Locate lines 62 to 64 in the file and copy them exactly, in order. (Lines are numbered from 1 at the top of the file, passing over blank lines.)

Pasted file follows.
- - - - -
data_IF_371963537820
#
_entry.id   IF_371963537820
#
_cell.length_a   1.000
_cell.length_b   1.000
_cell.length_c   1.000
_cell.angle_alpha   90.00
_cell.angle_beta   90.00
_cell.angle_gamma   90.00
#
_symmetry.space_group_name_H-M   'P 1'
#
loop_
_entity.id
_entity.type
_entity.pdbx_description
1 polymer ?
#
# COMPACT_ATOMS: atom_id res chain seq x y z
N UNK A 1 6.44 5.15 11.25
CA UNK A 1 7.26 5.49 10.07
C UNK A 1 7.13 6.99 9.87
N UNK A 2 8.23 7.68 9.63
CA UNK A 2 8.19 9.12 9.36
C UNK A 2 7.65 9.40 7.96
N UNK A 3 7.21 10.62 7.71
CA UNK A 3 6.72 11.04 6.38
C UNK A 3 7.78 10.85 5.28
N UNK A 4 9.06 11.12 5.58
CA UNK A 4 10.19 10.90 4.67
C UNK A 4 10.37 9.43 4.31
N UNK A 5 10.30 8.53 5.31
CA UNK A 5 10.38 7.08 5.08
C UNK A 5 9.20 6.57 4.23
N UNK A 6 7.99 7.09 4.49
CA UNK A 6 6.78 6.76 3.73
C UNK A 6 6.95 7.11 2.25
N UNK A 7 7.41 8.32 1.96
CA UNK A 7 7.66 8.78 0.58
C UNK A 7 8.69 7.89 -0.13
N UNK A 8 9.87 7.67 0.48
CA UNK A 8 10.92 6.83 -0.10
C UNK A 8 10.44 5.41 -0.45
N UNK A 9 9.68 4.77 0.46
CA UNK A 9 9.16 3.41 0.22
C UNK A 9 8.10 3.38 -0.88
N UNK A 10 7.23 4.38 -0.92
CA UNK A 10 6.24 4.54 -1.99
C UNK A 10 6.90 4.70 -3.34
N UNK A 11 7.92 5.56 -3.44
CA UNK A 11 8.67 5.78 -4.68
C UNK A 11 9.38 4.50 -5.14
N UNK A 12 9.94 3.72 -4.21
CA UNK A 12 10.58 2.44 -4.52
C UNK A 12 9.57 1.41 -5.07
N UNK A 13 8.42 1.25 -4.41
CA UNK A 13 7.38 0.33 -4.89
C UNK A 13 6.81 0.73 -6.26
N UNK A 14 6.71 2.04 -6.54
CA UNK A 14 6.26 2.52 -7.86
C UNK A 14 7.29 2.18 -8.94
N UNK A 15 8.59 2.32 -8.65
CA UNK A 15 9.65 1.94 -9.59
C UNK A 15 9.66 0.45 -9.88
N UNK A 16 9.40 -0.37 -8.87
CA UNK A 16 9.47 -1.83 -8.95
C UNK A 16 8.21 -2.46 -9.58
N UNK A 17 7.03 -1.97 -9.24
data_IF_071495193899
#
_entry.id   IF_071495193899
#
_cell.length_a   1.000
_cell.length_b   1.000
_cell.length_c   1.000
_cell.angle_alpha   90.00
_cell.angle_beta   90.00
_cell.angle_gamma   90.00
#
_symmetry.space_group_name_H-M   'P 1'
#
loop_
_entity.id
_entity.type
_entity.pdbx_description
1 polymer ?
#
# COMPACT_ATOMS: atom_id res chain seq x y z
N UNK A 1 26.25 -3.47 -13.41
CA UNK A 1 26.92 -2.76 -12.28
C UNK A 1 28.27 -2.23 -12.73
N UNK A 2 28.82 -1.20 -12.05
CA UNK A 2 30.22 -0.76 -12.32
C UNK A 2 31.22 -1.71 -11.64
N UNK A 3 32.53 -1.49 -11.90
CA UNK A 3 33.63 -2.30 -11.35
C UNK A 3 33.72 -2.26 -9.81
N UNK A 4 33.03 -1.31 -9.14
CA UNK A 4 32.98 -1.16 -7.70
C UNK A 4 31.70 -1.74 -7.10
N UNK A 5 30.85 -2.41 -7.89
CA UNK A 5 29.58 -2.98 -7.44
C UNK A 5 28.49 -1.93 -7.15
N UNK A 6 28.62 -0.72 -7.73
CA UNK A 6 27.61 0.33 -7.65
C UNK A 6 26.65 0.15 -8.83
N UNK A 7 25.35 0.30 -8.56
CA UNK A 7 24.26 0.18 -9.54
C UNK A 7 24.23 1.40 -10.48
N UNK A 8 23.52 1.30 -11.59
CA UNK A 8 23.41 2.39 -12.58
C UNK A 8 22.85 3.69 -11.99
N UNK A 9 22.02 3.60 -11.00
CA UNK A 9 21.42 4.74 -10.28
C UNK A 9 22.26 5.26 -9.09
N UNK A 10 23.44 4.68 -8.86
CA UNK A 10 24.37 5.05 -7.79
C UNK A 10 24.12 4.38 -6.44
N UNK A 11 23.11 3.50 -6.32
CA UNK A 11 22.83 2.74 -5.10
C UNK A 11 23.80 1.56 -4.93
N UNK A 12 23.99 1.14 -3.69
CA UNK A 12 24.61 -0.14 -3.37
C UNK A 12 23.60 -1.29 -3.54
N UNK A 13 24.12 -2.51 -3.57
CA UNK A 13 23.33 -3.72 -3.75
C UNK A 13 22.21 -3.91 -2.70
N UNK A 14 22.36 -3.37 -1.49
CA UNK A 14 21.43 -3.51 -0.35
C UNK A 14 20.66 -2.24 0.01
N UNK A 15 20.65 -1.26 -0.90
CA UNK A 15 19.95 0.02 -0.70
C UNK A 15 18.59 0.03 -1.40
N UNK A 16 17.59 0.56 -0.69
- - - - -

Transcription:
C UNK A 14 7.29 2.18 -8.94
N UNK A 15 8.59 2.32 -8.65
CA UNK A 15 9.65 1.94 -9.59